BY DAVE MARCUS | firstname.lastname@example.org.
May 30, 2009
For the next few weeks, gray-haired Long Islanders will be wearing
psychedelic shirts and bell-bottom pants while cranking up hits by
Three Dog Night, Janis Joplin and The Grateful Dead.
It's high school reunion season, and the Class of 1969 is celebrating
40 years of peace, love and upheaval.
High school graduates often look back at their year as special, but
those who are organizing the 1969 reunions say theirs was truly historic.
"It was a phenomenal - the year of man walking on the moon and
Woodstock," said Jan Goral, a retired teacher, artist and
self-described "original hippie." She is tracking down classmates
from Bayport-Blue Point High School for a July 11 dinner.
Nearly everyone from those classes has a favorite fact to prove their
contention that 1969 was unusual. In January, Richard Nixon was
inaugurated as president. Soon after, 250,000 Americans marched on
Washington to protest the Vietnam War. That summer, tens of thousands
more converged on a muddy farm for the three-day Woodstock festival.
"It was an amazing time to be an American," said Herb Harrison, a
graduate of Malverne High School who, like many of his classmates,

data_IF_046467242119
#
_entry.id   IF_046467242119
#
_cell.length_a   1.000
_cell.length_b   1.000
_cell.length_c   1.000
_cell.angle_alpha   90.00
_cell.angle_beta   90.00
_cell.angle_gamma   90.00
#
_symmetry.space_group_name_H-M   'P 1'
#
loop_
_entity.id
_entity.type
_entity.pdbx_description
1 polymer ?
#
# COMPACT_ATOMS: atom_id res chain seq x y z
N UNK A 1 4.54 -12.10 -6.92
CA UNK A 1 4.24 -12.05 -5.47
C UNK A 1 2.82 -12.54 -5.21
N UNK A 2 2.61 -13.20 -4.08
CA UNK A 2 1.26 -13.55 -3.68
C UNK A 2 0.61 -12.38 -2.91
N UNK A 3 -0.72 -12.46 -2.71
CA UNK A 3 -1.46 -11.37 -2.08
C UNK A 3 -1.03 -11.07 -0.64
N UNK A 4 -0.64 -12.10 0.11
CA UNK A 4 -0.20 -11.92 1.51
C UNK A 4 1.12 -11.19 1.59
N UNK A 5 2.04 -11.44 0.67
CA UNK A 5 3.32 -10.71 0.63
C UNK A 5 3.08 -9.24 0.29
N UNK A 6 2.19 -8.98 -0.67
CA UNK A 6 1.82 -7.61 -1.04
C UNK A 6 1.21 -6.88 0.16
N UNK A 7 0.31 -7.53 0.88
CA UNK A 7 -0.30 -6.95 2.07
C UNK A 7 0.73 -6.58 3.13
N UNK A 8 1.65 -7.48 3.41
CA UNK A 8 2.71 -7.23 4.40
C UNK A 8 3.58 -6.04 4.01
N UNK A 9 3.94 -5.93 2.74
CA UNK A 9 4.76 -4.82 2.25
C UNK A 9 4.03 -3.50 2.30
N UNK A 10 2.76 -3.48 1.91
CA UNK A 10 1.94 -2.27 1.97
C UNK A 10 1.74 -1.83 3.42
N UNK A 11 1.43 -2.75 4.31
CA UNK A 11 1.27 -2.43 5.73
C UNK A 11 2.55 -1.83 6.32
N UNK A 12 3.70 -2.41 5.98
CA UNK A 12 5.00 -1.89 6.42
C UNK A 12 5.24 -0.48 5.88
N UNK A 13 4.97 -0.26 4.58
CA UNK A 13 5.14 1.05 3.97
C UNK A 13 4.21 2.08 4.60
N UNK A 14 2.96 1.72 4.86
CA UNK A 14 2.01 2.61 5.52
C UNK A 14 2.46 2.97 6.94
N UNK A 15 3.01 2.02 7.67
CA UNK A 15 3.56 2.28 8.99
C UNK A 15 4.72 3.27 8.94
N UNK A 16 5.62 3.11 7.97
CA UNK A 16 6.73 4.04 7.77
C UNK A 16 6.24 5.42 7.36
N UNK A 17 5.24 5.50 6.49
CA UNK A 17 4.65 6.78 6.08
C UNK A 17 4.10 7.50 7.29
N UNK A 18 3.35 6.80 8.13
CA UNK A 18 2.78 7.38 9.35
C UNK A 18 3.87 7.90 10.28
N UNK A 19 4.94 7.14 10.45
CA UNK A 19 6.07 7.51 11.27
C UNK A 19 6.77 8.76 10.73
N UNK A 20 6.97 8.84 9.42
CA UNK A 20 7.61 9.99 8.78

turned 58 this year.
The good news and the bad came in bursts. On July 18, Sen. Edward
Kennedy drove off a bridge on Chappaquiddick Island, killing his
passenger. Two days later, astronaut Neil Armstrong walked on the moon.
Said Larry Warehime, a Farmingdale High School alum: "Science was
discovering things, the social climate was cool and college was
really available to everyone."
Smaller things happened, too. "Sesame Street" made its debut on
television. The first automated teller machine opened at a Chemical
Bank in Rockville Centre. And the Jets and Mets both won world championships.
"I don't know if we really knew it at the time or if it's just in
retrospect, but there was a sense that things were changing," said
Judy Hopkins, an organizer of the Aug. 1 Brentwood High reunion.
Change came from everywhere. That spring, the Supreme Court ruled
that students could wear black arm bands in school, and the ruling
was widely interpreted to allow relaxed dress codes. A couple of
months before graduation, Hopkins said, the Brentwood principal
announced that girls no longer had to wear skirts or dresses to school.
"It was a symbol of freedom of expression," she said. But she
couldn't take advantage of it because she didn't own a pair of slacks.
Meanwhile, arguments over the war divided Long Islanders. In 1967,
during her sophomore year of high school, Jan Goral had gone to the
prom with an older boy named Bill Mauck; by 1969, she was protesting
the fighting in Vietnam War, and he was a married father on his way
to becoming a Suffolk County police officer.
"I was one of the original hippies," she recalled, "and he was a lot
She went through two marriages, then 15 years ago she married Mauck.
They have seven grandchildren. Next month they'll go to the Class of
1969 reunion and dance to Motown tunes as they did long ago - but
this time as husband and wife, the former hippy and the retired cop.
These days he has a pony tail and rides a motorcycle.